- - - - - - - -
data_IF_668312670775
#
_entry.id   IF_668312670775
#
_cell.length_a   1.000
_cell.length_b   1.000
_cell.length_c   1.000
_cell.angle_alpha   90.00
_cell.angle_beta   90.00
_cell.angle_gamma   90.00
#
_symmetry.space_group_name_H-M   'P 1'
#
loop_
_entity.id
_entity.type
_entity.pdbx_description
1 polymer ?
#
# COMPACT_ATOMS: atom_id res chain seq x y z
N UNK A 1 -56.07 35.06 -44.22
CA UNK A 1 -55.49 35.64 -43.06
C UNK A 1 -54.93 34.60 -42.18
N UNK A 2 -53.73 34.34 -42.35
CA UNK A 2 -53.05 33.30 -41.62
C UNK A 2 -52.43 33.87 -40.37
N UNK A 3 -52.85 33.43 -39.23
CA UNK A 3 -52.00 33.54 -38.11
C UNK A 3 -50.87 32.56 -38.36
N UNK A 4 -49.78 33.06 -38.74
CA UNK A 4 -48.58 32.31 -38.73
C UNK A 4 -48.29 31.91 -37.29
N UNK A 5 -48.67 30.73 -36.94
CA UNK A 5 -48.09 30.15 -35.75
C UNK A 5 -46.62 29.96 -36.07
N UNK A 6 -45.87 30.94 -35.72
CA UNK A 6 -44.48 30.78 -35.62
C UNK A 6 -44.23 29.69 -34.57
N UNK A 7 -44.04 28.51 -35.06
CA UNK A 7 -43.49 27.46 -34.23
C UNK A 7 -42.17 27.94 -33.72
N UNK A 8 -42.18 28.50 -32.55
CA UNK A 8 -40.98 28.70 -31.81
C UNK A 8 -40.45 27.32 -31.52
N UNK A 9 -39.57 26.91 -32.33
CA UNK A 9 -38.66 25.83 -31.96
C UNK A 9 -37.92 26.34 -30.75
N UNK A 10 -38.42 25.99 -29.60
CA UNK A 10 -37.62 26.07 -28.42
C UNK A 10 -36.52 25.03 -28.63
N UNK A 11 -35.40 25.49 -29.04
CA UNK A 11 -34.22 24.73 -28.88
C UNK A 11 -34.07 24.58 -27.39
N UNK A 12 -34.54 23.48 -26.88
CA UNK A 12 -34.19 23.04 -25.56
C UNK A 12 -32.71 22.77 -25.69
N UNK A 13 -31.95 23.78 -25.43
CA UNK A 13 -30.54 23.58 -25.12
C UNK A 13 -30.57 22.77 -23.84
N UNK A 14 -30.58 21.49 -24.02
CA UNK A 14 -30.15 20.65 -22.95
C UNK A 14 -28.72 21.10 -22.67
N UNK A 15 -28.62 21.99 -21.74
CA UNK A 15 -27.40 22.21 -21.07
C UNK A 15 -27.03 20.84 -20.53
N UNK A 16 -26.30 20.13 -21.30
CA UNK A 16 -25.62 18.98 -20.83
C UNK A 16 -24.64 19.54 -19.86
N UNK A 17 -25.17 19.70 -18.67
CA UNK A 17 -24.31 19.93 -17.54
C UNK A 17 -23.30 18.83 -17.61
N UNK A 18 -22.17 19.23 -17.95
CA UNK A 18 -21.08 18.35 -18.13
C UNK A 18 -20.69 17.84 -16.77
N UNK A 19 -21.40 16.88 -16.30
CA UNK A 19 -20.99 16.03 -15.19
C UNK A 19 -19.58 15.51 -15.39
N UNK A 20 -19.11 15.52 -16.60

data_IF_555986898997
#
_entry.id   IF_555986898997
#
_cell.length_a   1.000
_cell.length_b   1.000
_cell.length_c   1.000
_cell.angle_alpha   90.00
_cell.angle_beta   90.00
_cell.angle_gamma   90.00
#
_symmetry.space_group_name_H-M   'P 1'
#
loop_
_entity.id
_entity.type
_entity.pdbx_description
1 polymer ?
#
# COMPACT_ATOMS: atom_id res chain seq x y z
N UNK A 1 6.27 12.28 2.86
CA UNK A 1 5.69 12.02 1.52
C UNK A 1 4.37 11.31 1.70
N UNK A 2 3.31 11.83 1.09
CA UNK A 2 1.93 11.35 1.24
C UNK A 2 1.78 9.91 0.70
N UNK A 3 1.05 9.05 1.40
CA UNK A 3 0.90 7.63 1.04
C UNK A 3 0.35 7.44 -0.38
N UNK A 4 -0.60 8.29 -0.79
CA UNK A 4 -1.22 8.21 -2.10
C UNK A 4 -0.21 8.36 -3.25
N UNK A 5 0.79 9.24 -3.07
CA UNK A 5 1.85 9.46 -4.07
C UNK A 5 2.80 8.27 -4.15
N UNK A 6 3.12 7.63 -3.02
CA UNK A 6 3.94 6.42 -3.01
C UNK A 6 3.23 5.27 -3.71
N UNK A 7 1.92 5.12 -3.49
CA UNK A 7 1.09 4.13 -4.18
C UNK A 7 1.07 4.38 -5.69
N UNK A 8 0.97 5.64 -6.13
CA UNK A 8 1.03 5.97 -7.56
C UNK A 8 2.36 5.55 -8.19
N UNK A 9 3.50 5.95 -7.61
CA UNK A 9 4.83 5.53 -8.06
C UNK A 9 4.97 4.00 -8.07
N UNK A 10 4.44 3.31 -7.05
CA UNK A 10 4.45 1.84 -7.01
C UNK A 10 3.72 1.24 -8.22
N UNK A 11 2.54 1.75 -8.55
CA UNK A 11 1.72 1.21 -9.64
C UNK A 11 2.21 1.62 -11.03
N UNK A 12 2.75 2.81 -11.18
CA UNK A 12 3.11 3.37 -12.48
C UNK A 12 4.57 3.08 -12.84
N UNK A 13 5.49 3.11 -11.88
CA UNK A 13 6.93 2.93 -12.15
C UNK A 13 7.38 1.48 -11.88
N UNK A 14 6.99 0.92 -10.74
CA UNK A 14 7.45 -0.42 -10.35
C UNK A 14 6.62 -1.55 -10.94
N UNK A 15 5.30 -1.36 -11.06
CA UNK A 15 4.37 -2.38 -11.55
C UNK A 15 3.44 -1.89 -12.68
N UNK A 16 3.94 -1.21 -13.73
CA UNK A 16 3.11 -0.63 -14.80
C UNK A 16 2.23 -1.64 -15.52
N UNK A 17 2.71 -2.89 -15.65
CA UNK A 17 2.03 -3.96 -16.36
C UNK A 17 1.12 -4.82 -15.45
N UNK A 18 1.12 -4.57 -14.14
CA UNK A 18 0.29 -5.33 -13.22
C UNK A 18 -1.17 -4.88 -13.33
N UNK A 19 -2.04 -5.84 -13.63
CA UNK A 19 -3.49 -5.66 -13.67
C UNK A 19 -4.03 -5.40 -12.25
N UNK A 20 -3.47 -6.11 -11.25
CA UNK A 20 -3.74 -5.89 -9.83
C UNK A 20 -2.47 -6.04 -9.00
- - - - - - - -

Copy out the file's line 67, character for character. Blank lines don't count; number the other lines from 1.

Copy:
CA UNK A 16 -25.62 18.98 -20.83